Cell Ultrastructure

Unit 3 of the SNAB course

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  • Created by: G Redford
  • Created on: 14-09-13 13:55

Nucleus

Description:

  • Surrounded by a double membrane.
  • Pores in the nuclear envolope.
  • Dark staining area, nucleolus, within the nuclear envolope.
  • Contains most genetic material.
  • Largest organelle, aprox. 5 micrometers.

Function:

  • Contains DNA organised into chromosomes.
  • Pores allow ribosomes (synthesised by the nucleolus) to pass into the rest of the cell.
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Mitochondrion

Desciption:

  • Quantity depends on the activity of the cell.
  • Bound by a double membrane.
  • Inner membrane folded into finger like projections, called cristae.
  • Central area contains a jelly, called matrix.
  • Ribosomes and DNA (loop) float in the matrix.
  • 0.5 micrometres in length.

Function:

  • Cristae provide a large surface area for attaching enzymes.
  • Matrix contains enzymes involved in cellular respiration.
  • Inner membrane contains enzymes and proteins involved in respiration.

 

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Lysosome

Description:

  • Enclosed by a single membrane.
  • Containing digestive enzymes.
  • Spherical shape.
  • Up to 1 micrometer in diameter.

Function:

  • Enzymes used to recycle cell organic material or cell suicide.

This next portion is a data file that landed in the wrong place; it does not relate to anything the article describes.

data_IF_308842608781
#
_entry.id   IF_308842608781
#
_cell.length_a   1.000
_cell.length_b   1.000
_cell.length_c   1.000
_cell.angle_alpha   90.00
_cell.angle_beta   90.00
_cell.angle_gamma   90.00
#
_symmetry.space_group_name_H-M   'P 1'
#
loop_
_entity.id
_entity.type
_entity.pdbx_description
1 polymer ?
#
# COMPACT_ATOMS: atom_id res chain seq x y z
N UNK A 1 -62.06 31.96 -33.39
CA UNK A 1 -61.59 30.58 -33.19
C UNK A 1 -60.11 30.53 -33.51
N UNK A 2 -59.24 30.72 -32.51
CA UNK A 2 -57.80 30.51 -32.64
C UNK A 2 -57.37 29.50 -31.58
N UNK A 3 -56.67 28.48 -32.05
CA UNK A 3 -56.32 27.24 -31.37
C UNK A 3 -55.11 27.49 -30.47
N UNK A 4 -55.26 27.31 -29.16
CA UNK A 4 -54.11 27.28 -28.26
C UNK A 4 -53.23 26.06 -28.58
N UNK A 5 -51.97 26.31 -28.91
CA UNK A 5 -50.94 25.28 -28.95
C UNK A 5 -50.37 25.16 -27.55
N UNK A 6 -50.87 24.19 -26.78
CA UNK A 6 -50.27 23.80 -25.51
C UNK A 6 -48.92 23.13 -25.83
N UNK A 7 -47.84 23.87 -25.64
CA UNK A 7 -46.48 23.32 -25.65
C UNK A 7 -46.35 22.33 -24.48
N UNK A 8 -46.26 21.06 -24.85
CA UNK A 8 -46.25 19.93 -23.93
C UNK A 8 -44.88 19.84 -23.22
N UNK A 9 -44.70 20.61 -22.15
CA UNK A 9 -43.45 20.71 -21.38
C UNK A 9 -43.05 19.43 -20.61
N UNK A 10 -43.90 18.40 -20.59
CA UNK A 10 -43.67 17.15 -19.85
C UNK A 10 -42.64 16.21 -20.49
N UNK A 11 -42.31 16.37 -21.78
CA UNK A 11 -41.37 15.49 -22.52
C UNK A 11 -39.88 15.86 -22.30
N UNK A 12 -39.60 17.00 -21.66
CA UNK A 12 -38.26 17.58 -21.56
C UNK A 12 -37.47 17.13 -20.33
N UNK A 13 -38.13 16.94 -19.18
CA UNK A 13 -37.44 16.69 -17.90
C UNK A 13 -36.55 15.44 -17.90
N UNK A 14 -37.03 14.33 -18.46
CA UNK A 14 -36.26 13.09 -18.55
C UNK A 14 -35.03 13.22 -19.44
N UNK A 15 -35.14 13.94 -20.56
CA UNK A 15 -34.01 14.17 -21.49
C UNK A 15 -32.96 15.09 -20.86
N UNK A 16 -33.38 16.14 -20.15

• Membrane allows enzymes to be seperated from rest of cell. 
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Centrioles

Description:

  • Two hollow cylinders.
  • Arranged at right angles to each other.
  • Forming a ring of microtubules.
  • Near the nucleus in animal cells.

Function:

  • Used to organise spindle fibres used in nuclear division (mitosis).
  • Only in animal cells.
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Rough Endoplasmic Reticulum

Desciption:

  • A series of single, flattened sacs enclosed by a membrane.
  • Ribosomes on surface.
  • The tubules forming ReR are up to 7.0x10-7m in diameter.
  • Polypetide chains from bound ribosomes are threaded through into the eR space.
  • Contains small membrane bound sacs called vesicles, containg the eR protein bud from the eR.

Function:

  • Bound ribosomes which are threaded into eR space have their polypeptide chains folded into proteins.
  • Glycoproteins may be formed by attatching carbohydrates to proteins.
  • Vesicles containing eR protein buds are transported to other parts of the cell.
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Smooth Endoplasmic Reticulum

Description:

  • No ribosomes.
  • Sacs surrounded by membranes.
  • Network of interconnected sacs in the cytoplasm.
  • Continous with the outer membrane of the nuclear envolope.

Function:

  • Synthesis of lipids.
  • Carbohydrate metabolism.
  • Detoxification of drugs and poisons.
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Golgi Body (Golgi Apparatus)

Desciption:

  • Stack of flattened sacs.

Function:

  • Productions from the eR are modifed and stored before being packed into vesicles for transport.